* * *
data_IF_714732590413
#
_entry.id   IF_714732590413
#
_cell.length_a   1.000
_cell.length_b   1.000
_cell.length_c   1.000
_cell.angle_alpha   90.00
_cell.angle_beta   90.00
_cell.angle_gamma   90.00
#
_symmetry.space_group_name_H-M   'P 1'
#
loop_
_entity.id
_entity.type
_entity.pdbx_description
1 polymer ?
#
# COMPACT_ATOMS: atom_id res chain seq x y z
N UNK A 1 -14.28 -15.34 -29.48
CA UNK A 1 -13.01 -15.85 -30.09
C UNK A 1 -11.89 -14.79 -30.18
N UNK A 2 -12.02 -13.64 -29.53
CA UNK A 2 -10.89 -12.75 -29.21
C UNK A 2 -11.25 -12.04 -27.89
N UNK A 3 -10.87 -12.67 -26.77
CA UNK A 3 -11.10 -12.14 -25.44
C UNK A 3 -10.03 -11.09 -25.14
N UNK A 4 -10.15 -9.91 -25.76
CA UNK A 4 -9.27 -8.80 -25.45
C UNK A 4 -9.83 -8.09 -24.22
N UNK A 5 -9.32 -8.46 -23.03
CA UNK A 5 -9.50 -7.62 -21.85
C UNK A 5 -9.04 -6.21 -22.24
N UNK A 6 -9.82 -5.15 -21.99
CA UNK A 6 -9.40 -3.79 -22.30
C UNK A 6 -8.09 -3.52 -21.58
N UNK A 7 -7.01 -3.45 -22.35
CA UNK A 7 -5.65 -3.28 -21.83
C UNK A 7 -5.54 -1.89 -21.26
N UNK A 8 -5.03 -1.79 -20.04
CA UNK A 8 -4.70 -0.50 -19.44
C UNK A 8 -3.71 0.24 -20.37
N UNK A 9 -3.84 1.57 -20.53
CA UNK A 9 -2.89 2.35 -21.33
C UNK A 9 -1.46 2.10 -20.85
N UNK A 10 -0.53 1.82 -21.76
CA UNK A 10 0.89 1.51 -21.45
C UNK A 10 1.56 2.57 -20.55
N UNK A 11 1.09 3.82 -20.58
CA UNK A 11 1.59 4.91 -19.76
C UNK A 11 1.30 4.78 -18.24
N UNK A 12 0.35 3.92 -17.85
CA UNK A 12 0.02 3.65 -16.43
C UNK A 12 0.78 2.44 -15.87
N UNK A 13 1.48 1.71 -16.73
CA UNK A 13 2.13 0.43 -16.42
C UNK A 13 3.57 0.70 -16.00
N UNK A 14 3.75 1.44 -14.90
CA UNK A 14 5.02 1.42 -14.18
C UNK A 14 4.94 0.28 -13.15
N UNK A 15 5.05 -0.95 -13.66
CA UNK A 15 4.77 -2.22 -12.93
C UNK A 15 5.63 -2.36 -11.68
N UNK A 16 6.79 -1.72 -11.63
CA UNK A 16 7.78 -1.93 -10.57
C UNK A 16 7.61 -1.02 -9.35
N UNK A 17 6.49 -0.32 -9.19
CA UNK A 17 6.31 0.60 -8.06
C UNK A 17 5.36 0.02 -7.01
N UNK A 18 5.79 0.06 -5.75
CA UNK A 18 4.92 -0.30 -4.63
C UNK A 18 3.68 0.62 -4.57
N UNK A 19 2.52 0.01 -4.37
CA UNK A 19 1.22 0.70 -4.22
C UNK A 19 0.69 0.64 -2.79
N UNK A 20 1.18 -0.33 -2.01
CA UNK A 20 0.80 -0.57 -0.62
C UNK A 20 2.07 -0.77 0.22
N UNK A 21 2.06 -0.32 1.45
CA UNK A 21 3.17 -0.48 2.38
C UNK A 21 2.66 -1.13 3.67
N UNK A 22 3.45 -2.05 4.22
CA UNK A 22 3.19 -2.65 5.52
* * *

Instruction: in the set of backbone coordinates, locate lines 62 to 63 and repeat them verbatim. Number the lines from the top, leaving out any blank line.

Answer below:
C UNK A 14 4.94 0.28 -13.15
N UNK A 15 5.05 -0.95 -13.66